How to be a Refugee | The Straight Dope | Salt Lake City Weekly

How to be a Refugee 

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Any guidance for those who fear a fascist takeover of the United States and think they may need to get out in a hurry? What countries will accept political refugees from the U.S. on short notice? What's the easiest way to get your money out of the country in advance? Are there people who will arrange to ship one's art collection overseas, no questions asked?

—Albert Ettinger

I'm happy to note, Al, that the odds of a fascist takeover look somewhat slimmer than they did when your question arrived a few weeks back. Even so, one has to deal with the tension somehow as this debilitating campaign enters its final stretch: For some, that might mean constantly refreshing poll-tracking sites; for others, evidently, it means packing the bags and setting 'em by the door. The bad news for blue-state types ready to scram on Nov. 9 is that things will have to get really scary before any old American citizen can pass as a political refugee. The good news? That leaves more time to plan your exciting new life abroad and find a safe harbor for you and your money. Well, most of your money.

A refugee, you see, has to persuade some kindly foreign government that she has, per UN convention, a "well-founded fear" of persecution because of "race, religion, nationality, membership of a particular social group or political opinion." The election of an unqualified bully as chief exec won't in itself do the trick, and even if President Trump concluded his inaugural address with a declaration of martial law, you'd still have to demonstrate you're a likely target of government oppression. Finding yourself on a national database of Muslim Americans might not even be enough until federal goons actually start rounding up the registrants.

Where to flee to? If you're concerned about Trump, I can't imagine you're a big Putin fan, so following Edward Snowden to Russia is probably a no-go. Closer to home, Canada's liberal refugee policy doesn't mean they've been overly sympathetic to putatively oppressed Americans. A black American, Kyle Canty, who'd argued he was endangered by racially motivated police violence in the U.S. lost his Canadian asylum bid in January. But you never know. In 2014, Canadian immigration officials ruled that a Florida court's 30-year prison sentence for having sex with a 16-year-old boy was excessive and let U.S. citizen Denise Harvey stay up north.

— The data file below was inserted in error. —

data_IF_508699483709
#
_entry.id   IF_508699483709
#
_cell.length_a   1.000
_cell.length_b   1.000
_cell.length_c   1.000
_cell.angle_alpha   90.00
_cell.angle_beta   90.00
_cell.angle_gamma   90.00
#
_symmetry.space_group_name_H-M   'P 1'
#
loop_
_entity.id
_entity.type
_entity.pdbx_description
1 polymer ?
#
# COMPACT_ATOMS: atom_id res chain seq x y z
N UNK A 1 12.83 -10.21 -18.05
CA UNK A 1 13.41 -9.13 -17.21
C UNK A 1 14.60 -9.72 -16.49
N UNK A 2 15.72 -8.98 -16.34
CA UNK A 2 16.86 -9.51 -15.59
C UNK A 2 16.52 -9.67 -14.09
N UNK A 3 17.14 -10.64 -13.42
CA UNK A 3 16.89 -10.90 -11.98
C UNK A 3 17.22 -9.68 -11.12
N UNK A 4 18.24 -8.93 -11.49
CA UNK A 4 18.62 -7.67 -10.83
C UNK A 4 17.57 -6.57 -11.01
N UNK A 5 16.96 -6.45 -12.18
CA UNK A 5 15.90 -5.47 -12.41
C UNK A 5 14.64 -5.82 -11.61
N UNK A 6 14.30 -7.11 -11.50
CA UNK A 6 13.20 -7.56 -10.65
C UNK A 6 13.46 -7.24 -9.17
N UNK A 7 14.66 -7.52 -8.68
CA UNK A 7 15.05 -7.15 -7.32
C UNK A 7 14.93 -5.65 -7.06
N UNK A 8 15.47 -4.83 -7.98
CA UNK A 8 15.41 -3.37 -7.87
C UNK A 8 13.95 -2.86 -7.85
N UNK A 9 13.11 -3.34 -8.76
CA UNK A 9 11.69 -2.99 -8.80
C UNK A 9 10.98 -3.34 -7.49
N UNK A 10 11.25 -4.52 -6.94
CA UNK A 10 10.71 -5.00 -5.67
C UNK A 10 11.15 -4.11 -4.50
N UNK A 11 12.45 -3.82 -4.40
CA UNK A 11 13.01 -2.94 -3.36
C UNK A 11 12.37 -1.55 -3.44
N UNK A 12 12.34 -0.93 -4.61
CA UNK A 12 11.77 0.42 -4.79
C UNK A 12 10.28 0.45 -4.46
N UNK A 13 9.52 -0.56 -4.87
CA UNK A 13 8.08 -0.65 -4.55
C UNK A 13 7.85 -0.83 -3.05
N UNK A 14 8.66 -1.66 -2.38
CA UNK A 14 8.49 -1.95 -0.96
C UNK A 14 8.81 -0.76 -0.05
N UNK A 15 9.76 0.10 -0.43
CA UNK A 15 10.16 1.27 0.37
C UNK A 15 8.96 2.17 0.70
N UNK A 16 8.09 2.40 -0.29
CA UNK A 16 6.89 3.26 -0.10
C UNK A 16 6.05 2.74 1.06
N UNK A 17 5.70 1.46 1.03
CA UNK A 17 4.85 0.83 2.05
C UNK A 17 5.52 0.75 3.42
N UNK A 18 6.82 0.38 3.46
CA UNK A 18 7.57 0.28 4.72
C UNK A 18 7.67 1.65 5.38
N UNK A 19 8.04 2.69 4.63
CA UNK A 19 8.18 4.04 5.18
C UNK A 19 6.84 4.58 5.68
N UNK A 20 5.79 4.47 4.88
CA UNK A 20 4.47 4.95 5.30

Assuming a long, slow slide into totalitarian hell for the U.S. rather than a sudden putsch, consider less urgent forms of emigration. Line up employment in Canada beforehand, for instance—they're much more welcoming to foreigners seeking a work visa than we are, and if you've got the right skills (plus enough cash savings to ensure that you won't beeline onto the dole) they might open their doors even before you score a job offer. Then again, if you've really got some extra bucks in the bank, invest in a business overseas—most countries just love deep-pocketed foreign entrepreneurs.

Staying in your new nation is potentially trickier than getting in—one pink slip and it could be back to the U.S. with you, freeloader. If you plan on marrying into citizenship, choose your destination wisely: Wedding your Saskatchewanian sweetie, for instance, doesn't put you on the fast track to becoming a naturalized Canadian. Most European nations are more accommodating to foreign-born spouses, though, and if you tie the knot with an obliging Brazilian, full citizenship can be yours within a year. Some countries might grant you citizenship based on descent: The Law of Return permits Jews to relocate in Israel, and if one of your grandparents was born in Ireland there's a process for repatriation to the auld sod.

With enough assets at your disposal, even if you're on the lam, you don't have to live like a refugee. But you might find foreign banks increasingly more reluctant to take your cash—following the passage of a 2010 U.S. law demanding stricter reporting on the financial doings of Americans living abroad, many overseas institutions have decided we aren't worth the effort. If you're the particularly suspicious sort, you could get more creative—buy a foreign gold certificate, or dive into the murky world of Bitcoin.

As for your art collection—for a displaced person, Al, you certainly are a high rollersome governments will indeed demand a sizable chunk of its value. Sweden might otherwise be a dream relocation site, but you'd have to cough up a 25 percent value-added tax. Certainly there are shady professionals who can assist, but immigration officials prefer their admittees with clean hands, and a smuggling racket is a good way to make a bad (read: extraditable) first impression.

Though we hear the same talk about moving to Canada or Europe every four years, evidence suggests few Americans actually skedaddle after the wrong candidate gets elected. This year the big difference is that the people most likely endangered by a Trump victory are the ones who really want to stick around. It'd be cruelly ironic if the subjects of mass deportation were to find a mess of American expats waiting for them in Mexico.

Send questions to Cecil via or write him c/o Chicago Reader, 350 N. Orleans, Chicago 60654.

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